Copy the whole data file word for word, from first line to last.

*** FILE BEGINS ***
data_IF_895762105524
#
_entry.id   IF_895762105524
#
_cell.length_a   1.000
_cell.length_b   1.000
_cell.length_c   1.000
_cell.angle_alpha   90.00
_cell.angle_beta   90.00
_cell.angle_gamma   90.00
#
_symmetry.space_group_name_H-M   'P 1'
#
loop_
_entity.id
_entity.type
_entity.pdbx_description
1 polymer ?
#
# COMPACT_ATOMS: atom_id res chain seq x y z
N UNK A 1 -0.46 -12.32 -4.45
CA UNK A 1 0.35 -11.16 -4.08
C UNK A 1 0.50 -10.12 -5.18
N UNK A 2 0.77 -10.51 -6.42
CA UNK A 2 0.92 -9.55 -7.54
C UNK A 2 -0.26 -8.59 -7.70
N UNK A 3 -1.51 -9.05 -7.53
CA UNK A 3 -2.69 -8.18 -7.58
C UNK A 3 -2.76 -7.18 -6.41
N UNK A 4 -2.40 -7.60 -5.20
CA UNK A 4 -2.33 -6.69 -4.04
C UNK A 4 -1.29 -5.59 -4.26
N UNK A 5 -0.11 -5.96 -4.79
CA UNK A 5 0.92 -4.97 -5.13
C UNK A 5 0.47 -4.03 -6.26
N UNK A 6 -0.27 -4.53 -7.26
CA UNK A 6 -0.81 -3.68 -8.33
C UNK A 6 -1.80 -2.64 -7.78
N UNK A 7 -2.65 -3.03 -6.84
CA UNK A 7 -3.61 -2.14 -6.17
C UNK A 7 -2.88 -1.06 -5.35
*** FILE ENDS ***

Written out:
data_IF_895762105524
#
_entry.id   IF_895762105524
#
_cell.length_a   1.000
_cell.length_b   1.000
_cell.length_c   1.000
_cell.angle_alpha   90.00
_cell.angle_beta   90.00
_cell.angle_gamma   90.00
#
_symmetry.space_group_name_H-M   'P 1'
#
loop_
_entity.id
_entity.type
_entity.pdbx_description
1 polymer ?
#
# COMPACT_ATOMS: atom_id res chain seq x y z
N UNK A 1 -0.46 -12.32 -4.45
CA UNK A 1 0.35 -11.16 -4.08
C UNK A 1 0.50 -10.12 -5.18
N UNK A 2 0.77 -10.51 -6.42
CA UNK A 2 0.92 -9.55 -7.54
C UNK A 2 -0.26 -8.59 -7.70
N UNK A 3 -1.51 -9.05 -7.53
CA UNK A 3 -2.69 -8.18 -7.58
C UNK A 3 -2.76 -7.18 -6.41
N UNK A 4 -2.40 -7.60 -5.20
CA UNK A 4 -2.33 -6.69 -4.04
C UNK A 4 -1.29 -5.59 -4.26
N UNK A 5 -0.11 -5.96 -4.79
CA UNK A 5 0.92 -4.97 -5.13
C UNK A 5 0.47 -4.03 -6.26
N UNK A 6 -0.27 -4.53 -7.26
CA UNK A 6 -0.81 -3.68 -8.33
C UNK A 6 -1.80 -2.64 -7.78
N UNK A 7 -2.65 -3.03 -6.84
CA UNK A 7 -3.61 -2.14 -6.17
C UNK A 7 -2.88 -1.06 -5.35